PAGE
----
(Ten years ago . . .)

          Until his dying day, Liang, tutor and bodyguard to young Lord Tyrian Southerwind, would never forget his first sight of Ben, the boy who would shape Tyrian's future.

          It was summer. The sun rose high and so did the heat. The small town of Teasarn sat in the middle of the desert and claimed few trees to give it shade. Buildings stayed small and unadorned. Roofs were built extra-long to provide shade around the edges of walls. It was a town for peasants, though it housed a noble family.

          Riding down the middle of the street, Liang held onto Tyrian with one hand and the reins of his horse with the other. At twenty, Liang was twelve years older than Tyrian but he loved the young boy as a father would. The gods only knew that Tyrian's birth father was rarely around. Oh, Donald Southerwind certainly loved his son, but he served as the High General to the Emperor. His duties bound him to the capitol.

          Tyrian didn't mind. He was mature beyond his tender years and held a bedrock seriousness that baffled everyone who met him. He could be coaxed into mischievousness by his cousin, Marian, but he could more often be found studying anything he could get his hands on.

          "Liang." Tyrian looked up at his mentor. "You went away."

          Liang hugged Tyrian tightly. "My apologies, Tyrian."

          A smile brightened Tyrian's handsome face. "You didn't call me 'lord' Tyrian!" he noted somewhat triumphantly.

          "What would be the point? A certain little terror ordered me not to." Liang's voice was equal parts affection and amusement.

          Tyrian suddenly went very still. "Liang." He tugged on his mentor's tunic sleeve. "Liang! Look!"

          Liang looked and promptly stopped the horse they rode. Before he could blink, Tyrian had clambered down and ran across the dusty street. Liang cursed and followed swiftly. "Don't move him!" he ordered.

          Tyrian skidded to a stop next to the prone figure lying on the side of the road but didn't move him as he knelt down. He spotted a dagger sticking out of the boy's shoulder and didn't hesitate to grasp it and pull it out.

          "Tyrian!" Liang rebuked.

          "If it stays in," Tyrian said reasonably, "then we can't heal it." He put the dagger aside and took off his vest to fold it up and press it to the wound. It was bleeding sluggishly, and that was a good sign. It meant the boy hadn't yet died.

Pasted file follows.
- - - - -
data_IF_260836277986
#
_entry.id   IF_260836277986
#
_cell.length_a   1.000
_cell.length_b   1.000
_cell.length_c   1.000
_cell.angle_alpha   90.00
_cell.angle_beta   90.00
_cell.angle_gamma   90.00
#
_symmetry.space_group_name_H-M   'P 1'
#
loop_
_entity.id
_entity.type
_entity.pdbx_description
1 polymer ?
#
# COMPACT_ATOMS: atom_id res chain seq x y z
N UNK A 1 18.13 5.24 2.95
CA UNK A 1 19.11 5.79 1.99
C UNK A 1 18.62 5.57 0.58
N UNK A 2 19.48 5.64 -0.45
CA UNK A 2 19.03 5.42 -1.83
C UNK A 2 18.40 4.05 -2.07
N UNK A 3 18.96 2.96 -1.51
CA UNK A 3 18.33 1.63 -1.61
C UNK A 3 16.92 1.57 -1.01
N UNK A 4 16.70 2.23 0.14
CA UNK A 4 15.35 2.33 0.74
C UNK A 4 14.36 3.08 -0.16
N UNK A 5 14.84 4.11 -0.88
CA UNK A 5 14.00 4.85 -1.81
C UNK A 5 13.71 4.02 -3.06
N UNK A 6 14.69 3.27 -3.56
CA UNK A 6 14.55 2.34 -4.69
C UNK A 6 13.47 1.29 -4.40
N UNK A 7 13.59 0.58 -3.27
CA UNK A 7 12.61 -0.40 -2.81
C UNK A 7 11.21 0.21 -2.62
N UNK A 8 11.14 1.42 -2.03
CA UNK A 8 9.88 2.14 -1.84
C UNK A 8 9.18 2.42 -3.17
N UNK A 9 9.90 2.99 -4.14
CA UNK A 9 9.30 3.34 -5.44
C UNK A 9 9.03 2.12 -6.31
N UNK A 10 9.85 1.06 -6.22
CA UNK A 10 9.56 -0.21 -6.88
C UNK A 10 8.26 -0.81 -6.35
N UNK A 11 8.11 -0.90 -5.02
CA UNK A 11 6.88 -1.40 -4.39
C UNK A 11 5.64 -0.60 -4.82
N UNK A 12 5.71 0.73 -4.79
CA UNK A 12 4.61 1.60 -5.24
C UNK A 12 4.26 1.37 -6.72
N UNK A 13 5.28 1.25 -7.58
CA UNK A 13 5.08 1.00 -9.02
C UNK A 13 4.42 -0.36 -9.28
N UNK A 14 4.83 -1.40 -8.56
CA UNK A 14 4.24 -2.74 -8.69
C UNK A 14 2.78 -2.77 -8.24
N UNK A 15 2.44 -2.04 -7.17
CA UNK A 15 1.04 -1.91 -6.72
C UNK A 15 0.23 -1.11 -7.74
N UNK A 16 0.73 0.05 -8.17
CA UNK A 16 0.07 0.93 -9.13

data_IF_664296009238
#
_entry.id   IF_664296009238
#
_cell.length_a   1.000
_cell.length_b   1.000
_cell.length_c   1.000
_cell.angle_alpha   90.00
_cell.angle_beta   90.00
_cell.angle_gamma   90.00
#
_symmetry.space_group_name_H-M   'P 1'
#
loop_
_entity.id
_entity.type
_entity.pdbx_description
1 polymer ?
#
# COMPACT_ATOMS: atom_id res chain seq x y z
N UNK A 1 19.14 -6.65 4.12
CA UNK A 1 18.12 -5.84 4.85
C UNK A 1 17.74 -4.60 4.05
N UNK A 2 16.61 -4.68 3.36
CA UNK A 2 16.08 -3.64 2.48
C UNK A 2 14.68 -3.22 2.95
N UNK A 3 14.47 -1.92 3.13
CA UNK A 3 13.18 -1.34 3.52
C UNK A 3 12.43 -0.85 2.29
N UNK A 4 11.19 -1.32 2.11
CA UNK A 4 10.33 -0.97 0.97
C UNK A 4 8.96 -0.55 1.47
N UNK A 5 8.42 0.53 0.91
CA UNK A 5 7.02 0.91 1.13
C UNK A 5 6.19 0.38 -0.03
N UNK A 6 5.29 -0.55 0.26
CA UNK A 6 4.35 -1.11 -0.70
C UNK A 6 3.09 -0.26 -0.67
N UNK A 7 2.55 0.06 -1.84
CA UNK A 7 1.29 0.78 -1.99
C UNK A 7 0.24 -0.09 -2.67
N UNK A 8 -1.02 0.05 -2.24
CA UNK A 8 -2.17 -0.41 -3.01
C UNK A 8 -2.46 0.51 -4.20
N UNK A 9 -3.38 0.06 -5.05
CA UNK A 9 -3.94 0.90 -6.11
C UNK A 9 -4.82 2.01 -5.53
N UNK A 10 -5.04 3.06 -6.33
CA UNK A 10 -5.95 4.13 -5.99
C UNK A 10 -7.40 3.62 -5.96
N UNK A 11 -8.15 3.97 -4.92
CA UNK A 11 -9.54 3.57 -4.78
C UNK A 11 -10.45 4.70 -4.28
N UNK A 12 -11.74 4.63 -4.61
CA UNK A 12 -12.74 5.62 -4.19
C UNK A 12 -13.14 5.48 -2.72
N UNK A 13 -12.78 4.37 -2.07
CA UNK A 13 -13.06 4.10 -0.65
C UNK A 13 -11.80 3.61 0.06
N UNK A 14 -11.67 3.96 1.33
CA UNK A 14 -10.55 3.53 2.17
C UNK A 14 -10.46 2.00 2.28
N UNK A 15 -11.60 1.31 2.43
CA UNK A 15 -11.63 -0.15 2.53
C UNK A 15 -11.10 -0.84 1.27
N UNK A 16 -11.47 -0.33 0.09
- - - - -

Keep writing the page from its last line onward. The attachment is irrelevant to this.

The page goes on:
Did nothing shake Tyrian? Liang just sighed and looked around. They stood in the middle of a road on the outskirts of the town. There were no people around. No way to know how the boy had come to be there or even why. "We need Marian," he said firmly. "She's a fine Healer."

          At thirteen, Marian had just turned old enough to wear a relic and had taken to Medicine Relics instantly. In a few short months, she had become an incredible Magician who specialized in healing magic. Tyrian nodded immediately. "Then we'll take this boy to her."

          Liang didn't argue. He simply took off his cloak and wrapped up the wounded boy safely. The boy's skin looked pale and at the same time flushed with fever. He weighed almost nothing, a stark statement about his current health since he was bigger than Tyrian and should have weighed significantly more.

          "You ride," Tyrian ordered Liang. "I'll lead the horse."

          Again, Liang didn't argue. Tyrian was a natural born leader and issued orders with the maturity and skill of someone thrice his age. If he didn't grow up to follow in his father's footsteps, the Empire would miss out on the greatest general of all time.

          Liang got onto the horse and held the boy tight as Tyrian led the horse through the town. As they went, many people stopped what they were doing and turned to watch. "Is something wrong?" a flower seller called.

          "A boy was left abandoned near the edge of town," Tyrian told him. "He had been stabbed. We're taking him to Marian."

          "Poor child," someone else murmured. Anger sparked in her eyes. "We'll look into where he came from and who attacked him. Teasarn is peaceful. It'll stay that way. We don't look kindly on cruelty."

          "That's why Lord Donald wanted his family to live here," Liang murmured.

          "Pardon?" Tyrian glanced over his shoulder.

          "Nothing."

          "No it's not." Tyrian frowned. "I thought the Emperor worried that Father would be distracted by me and Mother."

          Liang hesitated. Very slowly, he said, "That is part of it. But it is also true that Lord Donald wanted you to grow up in a place that would love you for you and not because you were a general's son."